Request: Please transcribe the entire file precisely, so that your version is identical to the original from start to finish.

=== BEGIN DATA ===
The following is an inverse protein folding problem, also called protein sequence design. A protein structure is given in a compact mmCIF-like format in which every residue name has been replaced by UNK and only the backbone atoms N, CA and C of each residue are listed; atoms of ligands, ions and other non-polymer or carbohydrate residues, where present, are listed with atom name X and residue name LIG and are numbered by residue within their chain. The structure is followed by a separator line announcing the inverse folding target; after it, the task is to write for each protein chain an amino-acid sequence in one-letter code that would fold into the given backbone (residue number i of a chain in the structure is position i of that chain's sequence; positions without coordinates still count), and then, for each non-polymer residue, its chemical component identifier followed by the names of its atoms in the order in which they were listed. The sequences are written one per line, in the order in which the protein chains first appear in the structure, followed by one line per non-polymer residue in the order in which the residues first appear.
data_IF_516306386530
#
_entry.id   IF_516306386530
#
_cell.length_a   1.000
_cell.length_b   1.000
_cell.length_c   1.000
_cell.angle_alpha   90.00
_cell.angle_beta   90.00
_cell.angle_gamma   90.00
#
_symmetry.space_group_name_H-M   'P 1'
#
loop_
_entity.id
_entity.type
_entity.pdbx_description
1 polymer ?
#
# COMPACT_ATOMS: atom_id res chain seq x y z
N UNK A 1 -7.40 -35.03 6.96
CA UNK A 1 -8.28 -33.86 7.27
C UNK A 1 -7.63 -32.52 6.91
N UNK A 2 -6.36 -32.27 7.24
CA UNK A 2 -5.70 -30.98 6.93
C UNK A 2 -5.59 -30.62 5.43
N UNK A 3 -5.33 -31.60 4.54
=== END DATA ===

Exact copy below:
The following is an inverse protein folding problem, also called protein sequence design. A protein structure is given in a compact mmCIF-like format in which every residue name has been replaced by UNK and only the backbone atoms N, CA and C of each residue are listed; atoms of ligands, ions and other non-polymer or carbohydrate residues, where present, are listed with atom name X and residue name LIG and are numbered by residue within their chain. The structure is followed by a separator line announcing the inverse folding target; after it, the task is to write for each protein chain an amino-acid sequence in one-letter code that would fold into the given backbone (residue number i of a chain in the structure is position i of that chain's sequence; positions without coordinates still count), and then, for each non-polymer residue, its chemical component identifier followed by the names of its atoms in the order in which they were listed. The sequences are written one per line, in the order in which the protein chains first appear in the structure, followed by one line per non-polymer residue in the order in which the residues first appear.
data_IF_516306386530
#
_entry.id   IF_516306386530
#
_cell.length_a   1.000
_cell.length_b   1.000
_cell.length_c   1.000
_cell.angle_alpha   90.00
_cell.angle_beta   90.00
_cell.angle_gamma   90.00
#
_symmetry.space_group_name_H-M   'P 1'
#
loop_
_entity.id
_entity.type
_entity.pdbx_description
1 polymer ?
#
# COMPACT_ATOMS: atom_id res chain seq x y z
N UNK A 1 -7.40 -35.03 6.96
CA UNK A 1 -8.28 -33.86 7.27
C UNK A 1 -7.63 -32.52 6.91
N UNK A 2 -6.36 -32.27 7.24
CA UNK A 2 -5.70 -30.98 6.93
C UNK A 2 -5.59 -30.62 5.43
N UNK A 3 -5.33 -31.60 4.54